|Eastern cottontail rabbit (Sylvilagus floridanus) eats grass, ferns, and leaves|
16 sp., see text
Most cottontail rabbits closely resemble the wild European rabbit (Oryctolagus cuniculus). Most Sylvilagus species have stub tails with white undersides that show when they retreat, giving them their name: "cottontails". This feature is not present in some cottontails (for example, the underside of the brush rabbit's tail is gray), nor is it unique to the genus (for example, the European rabbit also has a white scut).
The genus is widely distributed across North America, Central America, and northern and central South America, though most species are confined to particular regions. Most (though not all) species live in nests called forms, and all have altricial young. An adult female averages 3 litters per year, and can occur in any season; occurrence, and litter size depend on several factors including time of the year, weather, and location. The average litter size is 4, with some as low as 2, and as high as 8, though most do not survive to adulthood.
The cottontail is one of several species of Sylvilagus; their closest relative is Brachylagus, the pygmy rabbit. They are more distantly related to the European and other rabbits, and more distantly still to the hares. The cladogram is from Kraatz et al., 2015, based on nuclear and mitochondrial gene analysis.
The lifespan of a cottontail averages about two years, depending on the location. Almost every living carnivorous creature larger or faster than the lagomorph is its predator. That includes: domestic dogs, cats, humans, snakes, coyotes, mountain lions, foxes, and if the cottontail is showing signs of illness, even squirrels.
The cottontail's biggest threat comes from birds of prey. Newborn cottontails are particularly vulnerable to these attacks. Cottontail lagomorphs use burrows vacated by other animals. Predators such as snakes are well aware of the areas used and reused by the cottontails, and kill the young at will. The mother is unable to defend her young. Though cottontails are sexually active, and mated pairs have several offspring many times in all seasons, few survive to adulthood. Those that do, grow very quickly and are full grown adults at three months.
Unlike the squirrel and chipmunk that eat sitting up on their hind legs and can hold food with their front paws while spinning it in circles to devour it quickly, cottontails eat while on all fours. Cottontails can only use their nose to move and adjust the position of the food that it places directly in front of its front paws on the ground. The cottontail rabbit will turn the food with its nose to find the cleanest part of the vegetation (free of sand and inedible parts) to begin its meal. The only time a cottontail uses its front paws to enable eating is when vegetation is above its head on a living plant. The cottontail will lift its paw to bend the branch to bring the food within reach.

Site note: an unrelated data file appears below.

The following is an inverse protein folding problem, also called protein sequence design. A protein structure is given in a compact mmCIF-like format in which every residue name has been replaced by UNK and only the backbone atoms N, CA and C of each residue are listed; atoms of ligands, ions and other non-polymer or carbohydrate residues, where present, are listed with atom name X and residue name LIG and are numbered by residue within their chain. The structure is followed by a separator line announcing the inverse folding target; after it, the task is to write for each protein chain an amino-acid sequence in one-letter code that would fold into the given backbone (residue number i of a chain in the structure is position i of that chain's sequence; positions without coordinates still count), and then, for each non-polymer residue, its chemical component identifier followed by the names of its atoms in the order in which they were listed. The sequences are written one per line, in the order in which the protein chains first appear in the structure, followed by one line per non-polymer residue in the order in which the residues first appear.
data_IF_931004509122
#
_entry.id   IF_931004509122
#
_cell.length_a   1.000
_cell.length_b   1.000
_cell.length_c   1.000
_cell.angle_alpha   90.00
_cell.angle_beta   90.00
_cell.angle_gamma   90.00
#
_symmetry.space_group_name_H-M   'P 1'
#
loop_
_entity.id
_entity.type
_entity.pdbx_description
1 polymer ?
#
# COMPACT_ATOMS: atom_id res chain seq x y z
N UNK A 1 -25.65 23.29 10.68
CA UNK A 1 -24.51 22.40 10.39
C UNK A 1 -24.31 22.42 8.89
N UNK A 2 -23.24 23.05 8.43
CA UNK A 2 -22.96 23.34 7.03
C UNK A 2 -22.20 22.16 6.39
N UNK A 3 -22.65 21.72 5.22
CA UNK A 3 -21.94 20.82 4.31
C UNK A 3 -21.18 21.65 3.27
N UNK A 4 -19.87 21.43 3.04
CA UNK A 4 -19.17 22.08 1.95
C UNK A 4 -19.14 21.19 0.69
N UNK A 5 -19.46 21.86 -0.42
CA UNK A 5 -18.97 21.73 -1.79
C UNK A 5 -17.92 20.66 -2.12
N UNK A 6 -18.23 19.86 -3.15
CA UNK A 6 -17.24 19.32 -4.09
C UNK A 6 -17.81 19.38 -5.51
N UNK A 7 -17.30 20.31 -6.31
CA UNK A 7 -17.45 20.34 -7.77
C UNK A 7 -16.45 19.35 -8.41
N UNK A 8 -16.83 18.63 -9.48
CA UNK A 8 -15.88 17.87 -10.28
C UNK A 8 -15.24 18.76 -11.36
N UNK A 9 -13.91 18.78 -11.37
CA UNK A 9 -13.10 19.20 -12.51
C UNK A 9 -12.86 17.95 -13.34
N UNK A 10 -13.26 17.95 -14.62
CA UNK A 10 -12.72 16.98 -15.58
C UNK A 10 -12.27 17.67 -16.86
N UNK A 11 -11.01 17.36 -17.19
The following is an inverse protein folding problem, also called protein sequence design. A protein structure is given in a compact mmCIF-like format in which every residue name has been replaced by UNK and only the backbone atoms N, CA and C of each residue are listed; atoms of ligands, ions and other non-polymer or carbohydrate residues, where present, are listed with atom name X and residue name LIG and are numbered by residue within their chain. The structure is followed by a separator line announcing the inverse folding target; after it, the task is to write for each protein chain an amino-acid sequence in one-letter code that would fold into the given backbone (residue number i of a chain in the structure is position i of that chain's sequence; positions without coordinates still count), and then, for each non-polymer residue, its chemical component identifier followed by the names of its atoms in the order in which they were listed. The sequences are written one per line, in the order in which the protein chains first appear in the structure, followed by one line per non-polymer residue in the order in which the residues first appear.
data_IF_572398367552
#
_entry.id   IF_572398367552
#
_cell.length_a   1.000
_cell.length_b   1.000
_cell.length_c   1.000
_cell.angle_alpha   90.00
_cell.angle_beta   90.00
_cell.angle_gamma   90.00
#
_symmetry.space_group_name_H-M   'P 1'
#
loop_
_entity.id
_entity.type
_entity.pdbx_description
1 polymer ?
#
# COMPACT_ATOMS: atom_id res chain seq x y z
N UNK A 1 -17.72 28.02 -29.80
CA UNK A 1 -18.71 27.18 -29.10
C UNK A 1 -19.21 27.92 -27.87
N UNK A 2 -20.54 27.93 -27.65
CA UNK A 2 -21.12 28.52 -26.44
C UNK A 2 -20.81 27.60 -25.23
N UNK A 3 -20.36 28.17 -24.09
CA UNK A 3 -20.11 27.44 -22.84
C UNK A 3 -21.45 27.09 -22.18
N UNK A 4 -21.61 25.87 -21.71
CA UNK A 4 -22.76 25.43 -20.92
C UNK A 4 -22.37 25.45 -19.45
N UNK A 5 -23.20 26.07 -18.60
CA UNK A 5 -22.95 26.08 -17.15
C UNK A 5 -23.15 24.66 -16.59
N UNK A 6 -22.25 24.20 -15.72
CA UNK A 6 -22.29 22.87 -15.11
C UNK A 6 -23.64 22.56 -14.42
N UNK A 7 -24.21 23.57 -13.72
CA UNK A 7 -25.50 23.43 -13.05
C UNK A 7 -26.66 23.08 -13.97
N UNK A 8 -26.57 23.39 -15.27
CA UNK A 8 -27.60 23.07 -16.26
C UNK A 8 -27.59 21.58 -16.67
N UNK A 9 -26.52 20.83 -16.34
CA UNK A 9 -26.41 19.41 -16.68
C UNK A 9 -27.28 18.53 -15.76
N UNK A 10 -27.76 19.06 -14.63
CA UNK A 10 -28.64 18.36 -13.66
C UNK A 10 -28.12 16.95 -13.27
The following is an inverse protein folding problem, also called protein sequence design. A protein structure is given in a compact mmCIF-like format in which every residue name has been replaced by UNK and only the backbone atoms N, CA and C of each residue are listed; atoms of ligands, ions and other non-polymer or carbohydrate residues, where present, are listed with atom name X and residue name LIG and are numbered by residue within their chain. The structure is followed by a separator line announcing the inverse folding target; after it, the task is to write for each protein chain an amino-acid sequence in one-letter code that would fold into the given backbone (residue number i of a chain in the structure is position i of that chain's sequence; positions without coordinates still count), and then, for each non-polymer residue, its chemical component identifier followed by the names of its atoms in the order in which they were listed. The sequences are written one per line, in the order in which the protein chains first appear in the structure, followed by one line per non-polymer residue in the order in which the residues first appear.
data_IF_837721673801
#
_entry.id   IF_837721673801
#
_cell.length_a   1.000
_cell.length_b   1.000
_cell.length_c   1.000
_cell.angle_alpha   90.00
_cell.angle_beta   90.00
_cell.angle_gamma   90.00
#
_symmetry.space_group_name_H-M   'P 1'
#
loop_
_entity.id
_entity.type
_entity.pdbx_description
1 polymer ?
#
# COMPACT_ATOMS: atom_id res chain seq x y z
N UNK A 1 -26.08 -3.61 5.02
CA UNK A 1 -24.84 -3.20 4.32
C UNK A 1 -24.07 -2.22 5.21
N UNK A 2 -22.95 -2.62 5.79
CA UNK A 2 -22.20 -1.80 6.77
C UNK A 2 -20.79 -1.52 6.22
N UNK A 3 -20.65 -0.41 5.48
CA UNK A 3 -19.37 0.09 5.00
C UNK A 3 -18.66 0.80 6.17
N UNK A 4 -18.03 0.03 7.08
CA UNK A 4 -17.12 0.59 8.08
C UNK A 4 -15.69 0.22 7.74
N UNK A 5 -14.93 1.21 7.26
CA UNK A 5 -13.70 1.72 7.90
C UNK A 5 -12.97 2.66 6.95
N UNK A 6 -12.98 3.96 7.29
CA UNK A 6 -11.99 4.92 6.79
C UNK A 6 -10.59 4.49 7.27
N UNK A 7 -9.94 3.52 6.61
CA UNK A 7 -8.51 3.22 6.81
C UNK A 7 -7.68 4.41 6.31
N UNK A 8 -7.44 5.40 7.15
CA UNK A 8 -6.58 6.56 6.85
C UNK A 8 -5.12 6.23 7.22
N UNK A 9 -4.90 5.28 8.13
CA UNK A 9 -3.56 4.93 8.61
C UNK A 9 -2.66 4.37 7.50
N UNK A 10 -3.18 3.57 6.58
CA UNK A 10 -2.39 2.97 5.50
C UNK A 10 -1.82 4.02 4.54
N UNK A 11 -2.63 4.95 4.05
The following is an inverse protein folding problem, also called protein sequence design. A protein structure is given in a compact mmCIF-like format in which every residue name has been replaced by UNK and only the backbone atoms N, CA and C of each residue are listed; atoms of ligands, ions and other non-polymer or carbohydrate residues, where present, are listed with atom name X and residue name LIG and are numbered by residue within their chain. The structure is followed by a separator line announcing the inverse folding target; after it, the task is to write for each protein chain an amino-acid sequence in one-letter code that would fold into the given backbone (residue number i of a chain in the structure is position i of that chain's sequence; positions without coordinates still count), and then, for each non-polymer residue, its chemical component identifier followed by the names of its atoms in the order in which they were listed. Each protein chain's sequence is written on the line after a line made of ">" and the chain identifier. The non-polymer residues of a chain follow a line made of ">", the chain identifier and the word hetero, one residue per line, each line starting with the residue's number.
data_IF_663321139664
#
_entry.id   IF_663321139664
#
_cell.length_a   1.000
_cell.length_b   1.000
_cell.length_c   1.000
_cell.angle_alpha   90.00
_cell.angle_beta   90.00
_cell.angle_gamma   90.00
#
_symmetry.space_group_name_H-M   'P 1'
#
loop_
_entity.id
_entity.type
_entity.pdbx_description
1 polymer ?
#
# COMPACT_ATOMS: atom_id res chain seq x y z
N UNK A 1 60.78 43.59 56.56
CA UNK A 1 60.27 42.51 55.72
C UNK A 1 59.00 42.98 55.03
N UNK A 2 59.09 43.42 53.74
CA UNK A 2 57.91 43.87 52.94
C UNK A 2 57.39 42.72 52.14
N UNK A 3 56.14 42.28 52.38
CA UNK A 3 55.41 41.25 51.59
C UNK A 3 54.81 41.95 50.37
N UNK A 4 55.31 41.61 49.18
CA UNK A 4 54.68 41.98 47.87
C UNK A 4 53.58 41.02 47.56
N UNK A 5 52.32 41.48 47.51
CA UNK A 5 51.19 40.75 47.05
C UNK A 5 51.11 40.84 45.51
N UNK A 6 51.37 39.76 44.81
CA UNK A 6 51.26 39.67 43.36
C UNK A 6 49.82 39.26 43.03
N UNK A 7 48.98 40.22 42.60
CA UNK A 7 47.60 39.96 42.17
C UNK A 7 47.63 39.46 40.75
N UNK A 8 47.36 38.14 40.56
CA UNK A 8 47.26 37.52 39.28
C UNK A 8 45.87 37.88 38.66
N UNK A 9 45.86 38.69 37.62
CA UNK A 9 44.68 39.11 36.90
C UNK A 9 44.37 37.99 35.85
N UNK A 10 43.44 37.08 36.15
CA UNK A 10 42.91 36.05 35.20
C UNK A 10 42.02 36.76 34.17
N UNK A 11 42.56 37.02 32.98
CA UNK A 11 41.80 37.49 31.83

Cottontails are rarely found out of their burrows looking for food on windy days, because the wind interferes with their hearing capabilities. Hearing an oncoming predator is their primary defense mechanism.
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- Hoffman, R.S.; Smith, A.T. (2005). "Genus Sylvilagus". In Wilson, D.E.; Reeder, D.M. Mammal Species of the World: A Taxonomic and Geographic Reference (3rd ed.). Johns Hopkins University Press. pp. 207–211. ISBN 978-0-8018-8221-0. OCLC 62265494.
- Carter, G.R.; Wise, D.J. (2006). "Poxviridae". A Concise Review of Veterinary Virology. Retrieved 2006-06-13.
- Kraatz, Brian P.; et al. (2015). "Ecological correlates to cranial morphology in Leporids (Mammalia, Lagomorpha)". PeerJ. 3: e844. doi:10.7717/peerj.844. PMC 4369340. PMID 25802812.
- "Sylvilagus floridanus". Retrieved 28 June 2017.
- "Small mammals" (PDF).
- "Rabbits and Hares".
- Ruedas, L. A., S. M. Silva, J. H. French, R. N. Platt II, J. Salazar–Bravo, J. M. Mora, and C. W. Thompson. 2017. A prolegomenon to the systematics of South American cottontail rabbits (Mammalia, Lagomorpha, Leporidae: Sylvilagus): designation of a neotype for S. brasiliensis (Linnaeus, 1758), and restoration of S. andinus (Thomas, 1897) and S. tapetillus Thomas, 1913. Miscellaneous Publications of the Museum of Zoology, University of Michigan, No. 205. pp. i-iv, 1-67, 33 figs., 5 tables, 2 appendices, and supplementary material. (ISSN 0076-8405)